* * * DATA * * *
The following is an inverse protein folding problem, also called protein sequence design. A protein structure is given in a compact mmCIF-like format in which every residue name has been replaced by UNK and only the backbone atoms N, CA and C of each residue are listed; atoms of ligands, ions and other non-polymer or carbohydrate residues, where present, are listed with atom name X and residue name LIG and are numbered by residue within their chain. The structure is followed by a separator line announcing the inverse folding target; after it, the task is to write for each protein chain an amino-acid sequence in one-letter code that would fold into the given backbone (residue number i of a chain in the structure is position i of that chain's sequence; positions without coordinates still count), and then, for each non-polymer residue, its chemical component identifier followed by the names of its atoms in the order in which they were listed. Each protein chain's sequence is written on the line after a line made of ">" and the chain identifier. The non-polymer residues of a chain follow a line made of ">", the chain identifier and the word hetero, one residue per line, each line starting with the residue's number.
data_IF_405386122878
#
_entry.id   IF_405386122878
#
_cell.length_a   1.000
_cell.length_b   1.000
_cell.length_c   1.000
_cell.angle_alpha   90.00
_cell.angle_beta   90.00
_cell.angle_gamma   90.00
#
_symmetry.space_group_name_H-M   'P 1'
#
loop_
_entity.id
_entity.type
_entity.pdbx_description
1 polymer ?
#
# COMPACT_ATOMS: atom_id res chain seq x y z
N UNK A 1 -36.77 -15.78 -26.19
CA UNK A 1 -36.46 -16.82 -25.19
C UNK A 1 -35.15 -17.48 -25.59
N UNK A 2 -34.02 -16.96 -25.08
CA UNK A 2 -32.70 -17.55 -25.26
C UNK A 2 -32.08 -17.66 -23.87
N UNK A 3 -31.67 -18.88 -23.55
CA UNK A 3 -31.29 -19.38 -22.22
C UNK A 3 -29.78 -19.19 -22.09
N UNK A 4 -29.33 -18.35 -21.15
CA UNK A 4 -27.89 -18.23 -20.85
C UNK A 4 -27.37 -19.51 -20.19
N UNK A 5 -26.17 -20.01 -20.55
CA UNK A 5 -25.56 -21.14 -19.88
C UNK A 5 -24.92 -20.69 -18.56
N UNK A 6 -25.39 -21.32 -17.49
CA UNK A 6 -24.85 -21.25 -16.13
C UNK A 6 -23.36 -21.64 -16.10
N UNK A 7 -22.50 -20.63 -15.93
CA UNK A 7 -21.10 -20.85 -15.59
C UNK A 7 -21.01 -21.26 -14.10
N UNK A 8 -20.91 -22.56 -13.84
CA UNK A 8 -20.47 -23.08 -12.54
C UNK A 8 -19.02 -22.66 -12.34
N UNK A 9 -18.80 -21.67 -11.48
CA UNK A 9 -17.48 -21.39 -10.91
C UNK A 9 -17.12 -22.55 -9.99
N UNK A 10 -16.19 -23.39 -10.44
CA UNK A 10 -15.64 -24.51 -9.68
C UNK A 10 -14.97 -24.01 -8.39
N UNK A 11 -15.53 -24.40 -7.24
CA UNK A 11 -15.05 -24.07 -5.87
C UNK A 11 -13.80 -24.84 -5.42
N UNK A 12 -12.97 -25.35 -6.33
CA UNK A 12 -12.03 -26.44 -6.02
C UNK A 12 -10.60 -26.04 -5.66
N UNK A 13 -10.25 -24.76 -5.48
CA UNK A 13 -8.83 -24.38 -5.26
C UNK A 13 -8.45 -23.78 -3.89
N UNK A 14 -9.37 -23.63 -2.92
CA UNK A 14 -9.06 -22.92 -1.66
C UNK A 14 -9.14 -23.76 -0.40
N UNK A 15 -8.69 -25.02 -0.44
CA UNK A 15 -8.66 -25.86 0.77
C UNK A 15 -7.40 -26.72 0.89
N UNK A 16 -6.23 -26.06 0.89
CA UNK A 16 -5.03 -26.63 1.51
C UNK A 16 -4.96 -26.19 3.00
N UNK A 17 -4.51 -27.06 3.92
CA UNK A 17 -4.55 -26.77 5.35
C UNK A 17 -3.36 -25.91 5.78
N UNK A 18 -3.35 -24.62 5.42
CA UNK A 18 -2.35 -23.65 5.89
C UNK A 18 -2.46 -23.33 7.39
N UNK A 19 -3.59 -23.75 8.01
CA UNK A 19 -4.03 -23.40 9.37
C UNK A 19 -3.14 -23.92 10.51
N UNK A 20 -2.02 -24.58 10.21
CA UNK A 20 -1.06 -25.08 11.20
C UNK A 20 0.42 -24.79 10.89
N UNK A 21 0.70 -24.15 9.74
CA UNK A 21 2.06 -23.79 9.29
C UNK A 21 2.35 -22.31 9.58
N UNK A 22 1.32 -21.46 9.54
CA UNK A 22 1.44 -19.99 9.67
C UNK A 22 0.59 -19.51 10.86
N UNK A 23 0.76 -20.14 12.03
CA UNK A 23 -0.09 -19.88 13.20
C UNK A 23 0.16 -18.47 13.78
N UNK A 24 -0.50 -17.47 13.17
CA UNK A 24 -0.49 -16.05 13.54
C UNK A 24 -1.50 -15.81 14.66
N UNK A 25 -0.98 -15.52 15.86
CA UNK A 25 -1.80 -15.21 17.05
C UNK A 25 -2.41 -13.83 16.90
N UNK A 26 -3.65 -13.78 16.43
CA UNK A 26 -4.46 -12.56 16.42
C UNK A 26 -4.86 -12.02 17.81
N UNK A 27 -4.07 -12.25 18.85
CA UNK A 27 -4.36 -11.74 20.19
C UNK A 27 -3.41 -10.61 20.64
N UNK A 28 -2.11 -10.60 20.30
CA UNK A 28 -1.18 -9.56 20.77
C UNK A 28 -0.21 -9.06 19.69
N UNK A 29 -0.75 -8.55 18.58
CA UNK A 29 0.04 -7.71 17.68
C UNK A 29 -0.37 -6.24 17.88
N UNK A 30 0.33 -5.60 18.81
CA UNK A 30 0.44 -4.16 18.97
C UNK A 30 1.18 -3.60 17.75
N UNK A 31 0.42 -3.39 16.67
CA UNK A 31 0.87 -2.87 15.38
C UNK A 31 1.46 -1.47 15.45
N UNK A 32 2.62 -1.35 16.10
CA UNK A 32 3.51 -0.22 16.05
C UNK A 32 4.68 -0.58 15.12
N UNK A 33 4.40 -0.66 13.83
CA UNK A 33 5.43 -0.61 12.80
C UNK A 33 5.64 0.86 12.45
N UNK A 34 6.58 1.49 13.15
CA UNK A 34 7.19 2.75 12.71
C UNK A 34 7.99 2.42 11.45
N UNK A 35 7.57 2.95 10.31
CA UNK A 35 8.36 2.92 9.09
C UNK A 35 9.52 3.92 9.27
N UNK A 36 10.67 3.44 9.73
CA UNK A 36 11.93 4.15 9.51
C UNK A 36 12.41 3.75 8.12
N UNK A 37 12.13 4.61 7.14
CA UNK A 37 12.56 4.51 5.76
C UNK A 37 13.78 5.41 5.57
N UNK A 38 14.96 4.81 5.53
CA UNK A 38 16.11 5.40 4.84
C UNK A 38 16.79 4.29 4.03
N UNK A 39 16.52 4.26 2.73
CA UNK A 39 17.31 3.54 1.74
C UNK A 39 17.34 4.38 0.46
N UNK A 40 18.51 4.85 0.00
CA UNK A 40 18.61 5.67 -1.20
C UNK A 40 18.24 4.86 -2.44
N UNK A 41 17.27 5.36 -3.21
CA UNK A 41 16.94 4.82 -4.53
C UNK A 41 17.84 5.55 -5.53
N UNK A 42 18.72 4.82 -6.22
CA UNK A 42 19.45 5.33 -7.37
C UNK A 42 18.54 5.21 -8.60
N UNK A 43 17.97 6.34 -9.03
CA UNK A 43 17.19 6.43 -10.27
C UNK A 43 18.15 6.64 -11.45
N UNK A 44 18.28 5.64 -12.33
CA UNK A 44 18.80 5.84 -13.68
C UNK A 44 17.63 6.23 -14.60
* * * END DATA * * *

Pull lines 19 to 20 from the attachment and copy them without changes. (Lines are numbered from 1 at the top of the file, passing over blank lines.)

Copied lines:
1 polymer ?
#